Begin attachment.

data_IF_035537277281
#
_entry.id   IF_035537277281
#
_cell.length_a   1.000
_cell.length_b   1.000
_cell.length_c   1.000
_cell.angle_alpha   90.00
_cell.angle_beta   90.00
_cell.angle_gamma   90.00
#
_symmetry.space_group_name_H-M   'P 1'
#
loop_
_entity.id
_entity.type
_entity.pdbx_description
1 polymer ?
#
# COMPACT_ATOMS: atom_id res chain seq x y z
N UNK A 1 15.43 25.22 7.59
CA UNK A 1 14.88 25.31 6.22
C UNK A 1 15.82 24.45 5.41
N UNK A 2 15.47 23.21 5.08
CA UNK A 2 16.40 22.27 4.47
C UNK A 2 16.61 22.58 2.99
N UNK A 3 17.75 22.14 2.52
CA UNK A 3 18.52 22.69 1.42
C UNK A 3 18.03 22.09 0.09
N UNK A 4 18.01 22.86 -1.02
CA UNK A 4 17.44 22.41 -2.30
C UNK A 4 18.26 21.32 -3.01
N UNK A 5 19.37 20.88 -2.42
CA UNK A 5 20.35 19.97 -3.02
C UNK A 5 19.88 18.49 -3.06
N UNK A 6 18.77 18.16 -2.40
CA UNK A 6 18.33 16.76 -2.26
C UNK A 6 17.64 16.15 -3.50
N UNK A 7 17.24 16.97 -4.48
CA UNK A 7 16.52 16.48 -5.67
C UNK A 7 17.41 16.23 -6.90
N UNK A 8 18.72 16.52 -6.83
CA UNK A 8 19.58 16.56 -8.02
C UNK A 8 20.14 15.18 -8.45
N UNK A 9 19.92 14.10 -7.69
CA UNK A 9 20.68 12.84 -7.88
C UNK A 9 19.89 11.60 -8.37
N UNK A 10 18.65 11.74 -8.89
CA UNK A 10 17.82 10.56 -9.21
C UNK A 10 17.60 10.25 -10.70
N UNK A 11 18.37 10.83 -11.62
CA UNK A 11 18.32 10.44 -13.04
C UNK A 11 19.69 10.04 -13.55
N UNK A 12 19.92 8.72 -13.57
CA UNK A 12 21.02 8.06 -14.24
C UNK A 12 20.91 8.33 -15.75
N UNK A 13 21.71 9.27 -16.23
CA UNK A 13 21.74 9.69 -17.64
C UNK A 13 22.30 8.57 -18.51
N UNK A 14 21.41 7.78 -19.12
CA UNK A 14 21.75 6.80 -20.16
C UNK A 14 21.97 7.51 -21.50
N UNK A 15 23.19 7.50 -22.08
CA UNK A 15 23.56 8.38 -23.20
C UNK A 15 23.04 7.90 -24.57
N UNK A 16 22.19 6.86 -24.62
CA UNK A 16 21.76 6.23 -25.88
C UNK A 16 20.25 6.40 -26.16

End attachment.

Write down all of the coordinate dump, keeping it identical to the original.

data_IF_035537277281
#
_entry.id   IF_035537277281
#
_cell.length_a   1.000
_cell.length_b   1.000
_cell.length_c   1.000
_cell.angle_alpha   90.00
_cell.angle_beta   90.00
_cell.angle_gamma   90.00
#
_symmetry.space_group_name_H-M   'P 1'
#
loop_
_entity.id
_entity.type
_entity.pdbx_description
1 polymer ?
#
# COMPACT_ATOMS: atom_id res chain seq x y z
N UNK A 1 15.43 25.22 7.59
CA UNK A 1 14.88 25.31 6.22
C UNK A 1 15.82 24.45 5.41
N UNK A 2 15.47 23.21 5.08
CA UNK A 2 16.40 22.27 4.47
C UNK A 2 16.61 22.58 2.99
N UNK A 3 17.75 22.14 2.52
CA UNK A 3 18.52 22.69 1.42
C UNK A 3 18.03 22.09 0.09
N UNK A 4 18.01 22.86 -1.02
CA UNK A 4 17.44 22.41 -2.30
C UNK A 4 18.26 21.32 -3.01
N UNK A 5 19.37 20.88 -2.42
CA UNK A 5 20.35 19.97 -3.02
C UNK A 5 19.88 18.49 -3.06
N UNK A 6 18.77 18.16 -2.40
CA UNK A 6 18.33 16.76 -2.26
C UNK A 6 17.64 16.15 -3.50
N UNK A 7 17.24 16.97 -4.48
CA UNK A 7 16.52 16.48 -5.67
C UNK A 7 17.41 16.23 -6.90
N UNK A 8 18.72 16.52 -6.83
CA UNK A 8 19.58 16.56 -8.02
C UNK A 8 20.14 15.18 -8.45
N UNK A 9 19.92 14.10 -7.69
CA UNK A 9 20.68 12.84 -7.88
C UNK A 9 19.89 11.60 -8.37
N UNK A 10 18.65 11.74 -8.89
CA UNK A 10 17.82 10.56 -9.21
C UNK A 10 17.60 10.25 -10.70
N UNK A 11 18.37 10.83 -11.62
CA UNK A 11 18.32 10.44 -13.04
C UNK A 11 19.69 10.04 -13.55
N UNK A 12 19.92 8.72 -13.57
CA UNK A 12 21.02 8.06 -14.24
C UNK A 12 20.91 8.33 -15.75
N UNK A 13 21.71 9.27 -16.23
CA UNK A 13 21.74 9.69 -17.64
C UNK A 13 22.30 8.57 -18.51
N UNK A 14 21.41 7.78 -19.12
CA UNK A 14 21.75 6.80 -20.16
C UNK A 14 21.97 7.51 -21.50
N UNK A 15 23.19 7.50 -22.08
CA UNK A 15 23.56 8.38 -23.20
C UNK A 15 23.04 7.90 -24.57
N UNK A 16 22.19 6.86 -24.62
CA UNK A 16 21.76 6.23 -25.88
C UNK A 16 20.25 6.40 -26.16